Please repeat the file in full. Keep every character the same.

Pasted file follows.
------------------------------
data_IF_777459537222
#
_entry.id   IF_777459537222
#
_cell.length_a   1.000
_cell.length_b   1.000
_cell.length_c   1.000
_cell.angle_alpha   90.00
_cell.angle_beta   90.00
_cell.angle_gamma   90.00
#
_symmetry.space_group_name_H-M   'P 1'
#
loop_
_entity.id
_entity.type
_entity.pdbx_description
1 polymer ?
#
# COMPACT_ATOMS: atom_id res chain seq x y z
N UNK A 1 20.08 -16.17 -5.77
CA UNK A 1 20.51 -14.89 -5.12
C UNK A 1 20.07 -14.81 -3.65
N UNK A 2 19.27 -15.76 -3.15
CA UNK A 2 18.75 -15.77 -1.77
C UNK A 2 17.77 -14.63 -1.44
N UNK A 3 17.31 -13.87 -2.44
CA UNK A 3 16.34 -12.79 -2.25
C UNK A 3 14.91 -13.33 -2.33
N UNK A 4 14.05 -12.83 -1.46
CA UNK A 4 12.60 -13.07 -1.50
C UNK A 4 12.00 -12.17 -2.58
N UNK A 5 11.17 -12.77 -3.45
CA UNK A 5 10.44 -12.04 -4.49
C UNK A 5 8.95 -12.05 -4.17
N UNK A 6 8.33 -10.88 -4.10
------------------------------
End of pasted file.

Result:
data_IF_777459537222
#
_entry.id   IF_777459537222
#
_cell.length_a   1.000
_cell.length_b   1.000
_cell.length_c   1.000
_cell.angle_alpha   90.00
_cell.angle_beta   90.00
_cell.angle_gamma   90.00
#
_symmetry.space_group_name_H-M   'P 1'
#
loop_
_entity.id
_entity.type
_entity.pdbx_description
1 polymer ?
#
# COMPACT_ATOMS: atom_id res chain seq x y z
N UNK A 1 20.08 -16.17 -5.77
CA UNK A 1 20.51 -14.89 -5.12
C UNK A 1 20.07 -14.81 -3.65
N UNK A 2 19.27 -15.76 -3.15
CA UNK A 2 18.75 -15.77 -1.77
C UNK A 2 17.77 -14.63 -1.44
N UNK A 3 17.31 -13.87 -2.44
CA UNK A 3 16.34 -12.79 -2.25
C UNK A 3 14.91 -13.33 -2.33
N UNK A 4 14.05 -12.83 -1.46
CA UNK A 4 12.60 -13.07 -1.50
C UNK A 4 12.00 -12.17 -2.58
N UNK A 5 11.17 -12.77 -3.45
CA UNK A 5 10.44 -12.04 -4.49
C UNK A 5 8.95 -12.05 -4.17
N UNK A 6 8.33 -10.88 -4.10